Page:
King Louis Philippe reigned in France from 1830 to 1848. During this time he made a point of transforming Versailles into a historical museum dedicated to all the glories of the country. To celebrate his work, Catherine Pégard, president of Château de Versailles, is opening thirty two new rooms and 5 000 square meters, where the historical galleries will be permanently open. This includes the African rooms with the wonderful fresco of Duc d’Aumale being victorious of Abdel Kader at 21, and exceptional decors in the Opera Royal and at Petit Trianon. A superb exhibition with only one challenge, getting into the castle without queuing…
As always, you have to walk quite a long way to get into the exhibition but the pilgrimage is worth the effort. As Catherine Pégard and Laurent Salomé told us, Louis Philippe tried to compete with Louis XIV, building a galerie des Batailles with the great paintings which sum up the history of France. It holds thirty three paintings from Philippe Auguste to Henri IV and Austerlitz. And it is larger than the Galerie des Glaces with 100 m by 12 m.
The five rooms devoted to the crusades, are filled with paintings commissioned to celebrate the 8 crusades from the XIth to the XIIIth centuries. Following with care the projects of Frédéric Nepveu, the royal architect, the king has thousands of paintings inserted in wood panelings. His passion for history and for art which he had developed at château d’Eu in Normandy, and which his son Duc d’Aumale will perpetuate in Chantilly, is visible throughout the exhibition. As a little boy trained by Comtesse de Genlis, a liberal writer, he learned to love the different technics of furniture making and to understand the course of history. She had some miniature workshops made for her royal pupils with all the different instruments.
After telling us how Louis Philippe was educated, Valérie Bajou, curator of the show, shows us the expense of his travels and also his personal collections. Born in 1773, he had to leave France with his sister Adélaïde in 1793 when Louis XVIth death was voted by his father Philippe Egalité. He travelled to Germany and Scandinavia, then to the United States in 1796. He went to Cuba and to the Bahamas until 1800 when he returned to Falmouth in Cornwall. He will later go to Sicily and marry Princess Marie Amélie de Bourbon- Siciles. He returns to France in 1814 after the fall of Napoléon, a perfect anglophile.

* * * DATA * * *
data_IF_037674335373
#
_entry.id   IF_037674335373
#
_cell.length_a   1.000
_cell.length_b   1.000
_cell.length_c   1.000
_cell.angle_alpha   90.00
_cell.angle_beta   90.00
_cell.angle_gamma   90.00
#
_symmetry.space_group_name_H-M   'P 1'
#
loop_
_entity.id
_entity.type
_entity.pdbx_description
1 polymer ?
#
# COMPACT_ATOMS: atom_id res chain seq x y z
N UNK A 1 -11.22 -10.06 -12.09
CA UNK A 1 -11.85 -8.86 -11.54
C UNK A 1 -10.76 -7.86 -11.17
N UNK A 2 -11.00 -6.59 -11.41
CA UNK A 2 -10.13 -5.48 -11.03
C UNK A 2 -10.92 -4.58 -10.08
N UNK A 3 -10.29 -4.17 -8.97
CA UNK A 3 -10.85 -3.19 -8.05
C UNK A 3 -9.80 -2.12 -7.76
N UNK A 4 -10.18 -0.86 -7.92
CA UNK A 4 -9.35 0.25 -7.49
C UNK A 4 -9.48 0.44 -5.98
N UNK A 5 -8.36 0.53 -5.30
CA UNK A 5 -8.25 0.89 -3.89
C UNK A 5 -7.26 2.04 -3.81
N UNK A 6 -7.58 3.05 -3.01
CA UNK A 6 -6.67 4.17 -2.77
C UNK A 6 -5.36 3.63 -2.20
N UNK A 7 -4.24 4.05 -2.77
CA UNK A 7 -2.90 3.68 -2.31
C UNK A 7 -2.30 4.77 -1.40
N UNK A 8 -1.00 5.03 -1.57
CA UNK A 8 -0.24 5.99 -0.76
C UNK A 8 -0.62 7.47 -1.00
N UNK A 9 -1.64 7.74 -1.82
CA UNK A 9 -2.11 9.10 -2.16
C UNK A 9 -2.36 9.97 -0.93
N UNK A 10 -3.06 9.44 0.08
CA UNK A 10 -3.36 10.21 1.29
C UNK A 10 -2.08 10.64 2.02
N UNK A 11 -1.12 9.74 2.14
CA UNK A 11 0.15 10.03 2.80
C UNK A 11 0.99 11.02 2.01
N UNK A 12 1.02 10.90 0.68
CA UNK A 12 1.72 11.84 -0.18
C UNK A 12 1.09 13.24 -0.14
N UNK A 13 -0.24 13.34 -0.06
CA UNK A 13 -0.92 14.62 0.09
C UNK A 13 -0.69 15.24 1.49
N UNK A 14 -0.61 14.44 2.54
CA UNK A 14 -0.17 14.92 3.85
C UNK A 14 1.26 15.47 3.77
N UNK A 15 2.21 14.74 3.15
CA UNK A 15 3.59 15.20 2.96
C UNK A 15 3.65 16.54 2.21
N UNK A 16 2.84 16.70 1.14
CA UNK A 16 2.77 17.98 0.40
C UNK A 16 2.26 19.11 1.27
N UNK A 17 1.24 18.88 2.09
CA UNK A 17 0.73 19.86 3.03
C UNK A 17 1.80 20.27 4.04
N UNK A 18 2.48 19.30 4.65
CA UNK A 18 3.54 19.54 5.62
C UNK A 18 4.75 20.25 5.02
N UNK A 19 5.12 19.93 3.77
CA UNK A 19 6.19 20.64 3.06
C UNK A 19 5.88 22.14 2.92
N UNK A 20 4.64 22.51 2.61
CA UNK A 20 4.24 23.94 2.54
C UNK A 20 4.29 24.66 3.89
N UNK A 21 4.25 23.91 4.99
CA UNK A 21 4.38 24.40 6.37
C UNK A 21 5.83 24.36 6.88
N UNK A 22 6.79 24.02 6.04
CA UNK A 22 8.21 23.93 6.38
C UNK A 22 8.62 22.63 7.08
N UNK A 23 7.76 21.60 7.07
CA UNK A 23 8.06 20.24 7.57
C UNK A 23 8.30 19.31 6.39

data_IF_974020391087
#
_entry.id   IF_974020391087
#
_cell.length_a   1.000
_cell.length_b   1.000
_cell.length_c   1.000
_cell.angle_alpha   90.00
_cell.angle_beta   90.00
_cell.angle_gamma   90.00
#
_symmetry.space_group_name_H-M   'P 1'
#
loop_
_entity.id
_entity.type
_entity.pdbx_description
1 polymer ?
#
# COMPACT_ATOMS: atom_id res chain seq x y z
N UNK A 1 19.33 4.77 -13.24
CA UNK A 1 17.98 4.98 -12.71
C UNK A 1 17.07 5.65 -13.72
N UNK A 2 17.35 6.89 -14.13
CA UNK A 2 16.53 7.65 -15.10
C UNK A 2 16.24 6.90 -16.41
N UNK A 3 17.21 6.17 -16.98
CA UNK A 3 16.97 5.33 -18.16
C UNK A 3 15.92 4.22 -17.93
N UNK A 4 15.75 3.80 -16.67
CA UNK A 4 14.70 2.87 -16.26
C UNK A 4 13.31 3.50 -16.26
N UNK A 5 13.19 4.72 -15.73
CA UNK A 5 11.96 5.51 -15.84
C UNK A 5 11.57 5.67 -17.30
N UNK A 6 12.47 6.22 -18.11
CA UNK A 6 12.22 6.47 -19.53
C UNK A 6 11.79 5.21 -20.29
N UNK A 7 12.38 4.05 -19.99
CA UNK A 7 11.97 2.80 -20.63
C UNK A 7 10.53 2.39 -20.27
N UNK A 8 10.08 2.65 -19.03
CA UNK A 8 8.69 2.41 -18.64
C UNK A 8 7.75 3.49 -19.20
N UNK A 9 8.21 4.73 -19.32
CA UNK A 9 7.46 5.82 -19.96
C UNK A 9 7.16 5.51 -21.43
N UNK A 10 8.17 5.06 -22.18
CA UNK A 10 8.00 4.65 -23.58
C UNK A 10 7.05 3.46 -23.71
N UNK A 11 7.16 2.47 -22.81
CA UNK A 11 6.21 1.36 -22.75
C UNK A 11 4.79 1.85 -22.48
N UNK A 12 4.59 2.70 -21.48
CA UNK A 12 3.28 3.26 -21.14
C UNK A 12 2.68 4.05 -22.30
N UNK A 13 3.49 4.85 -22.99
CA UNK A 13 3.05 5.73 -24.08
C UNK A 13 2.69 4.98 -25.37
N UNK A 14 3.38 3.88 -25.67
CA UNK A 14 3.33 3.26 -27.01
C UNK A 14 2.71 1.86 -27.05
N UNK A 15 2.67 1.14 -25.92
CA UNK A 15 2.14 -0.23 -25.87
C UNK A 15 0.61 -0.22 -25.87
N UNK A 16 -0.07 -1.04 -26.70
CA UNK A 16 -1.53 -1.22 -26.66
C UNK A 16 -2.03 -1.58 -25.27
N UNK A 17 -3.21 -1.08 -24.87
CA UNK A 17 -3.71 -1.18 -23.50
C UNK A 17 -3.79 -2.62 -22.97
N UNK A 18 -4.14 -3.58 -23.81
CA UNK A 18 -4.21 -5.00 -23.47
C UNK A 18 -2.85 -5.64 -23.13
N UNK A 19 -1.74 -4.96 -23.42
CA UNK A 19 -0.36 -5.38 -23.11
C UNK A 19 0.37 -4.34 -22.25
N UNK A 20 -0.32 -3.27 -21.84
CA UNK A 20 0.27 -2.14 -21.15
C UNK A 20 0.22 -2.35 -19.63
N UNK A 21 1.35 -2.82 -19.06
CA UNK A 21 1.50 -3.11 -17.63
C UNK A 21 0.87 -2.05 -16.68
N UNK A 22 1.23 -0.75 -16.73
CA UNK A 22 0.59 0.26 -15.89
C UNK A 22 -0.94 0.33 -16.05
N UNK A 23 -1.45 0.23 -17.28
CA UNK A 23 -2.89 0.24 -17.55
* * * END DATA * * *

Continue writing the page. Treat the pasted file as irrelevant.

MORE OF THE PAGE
Most of the works he commissioned, of battle scenes but also of his travels to Switzerland were painted by Horace Vernet. This includes the official “Louis Philippe leaving the Royal Palace” (Palais Royal) for Town Hall on July 31, 1830 which is an amazing painting. The King with his five sons leaving Versailles on horses in 1837, is another fabulous work which one can see at the entrance of the exhibition.
An important part of the show is devoted to Queen Victoria’s visit at château d’Eu to celebrate the Entente Cordiale in 1843. The following year the King visited her at Windsor. Franz Xaver Winterhalter and Eugène Lami are the two major witnesses of these fastuous visits. And we get to discover the china and different decors created on these occasions. When I looked at the tea set created by Sèvres for Eu, I noticed that the cups had the size of today’s mugs. How funny!
The very large paintings of the African rooms with the Algerian odyssey of duc d’Aumale, are probably the greatest surprise of the show. But the architectural drawings of Versailles’s transformation are also very fascinating. Hubert Le Gall‘s scenography is well thought out with a few decors and a great fluidity between the rooms and the periods. He has transformed a historical show into a beautiful and meandering walk through the palace.
You can take advantage of this exceptional exhibition to go to the Royal Opera and book one of the concerts or baroque evenings including many Christmas shows.
The exhibition, “Louis Philippe and Versailles” is until February 3, 2019. You can drive (30 mns) from Paris or take the RER (20 mins) from Invalides. Book in advance, register in a tour, or be prepared to queue. Château de Versailles opens at 9 am and is closed on Mondays.
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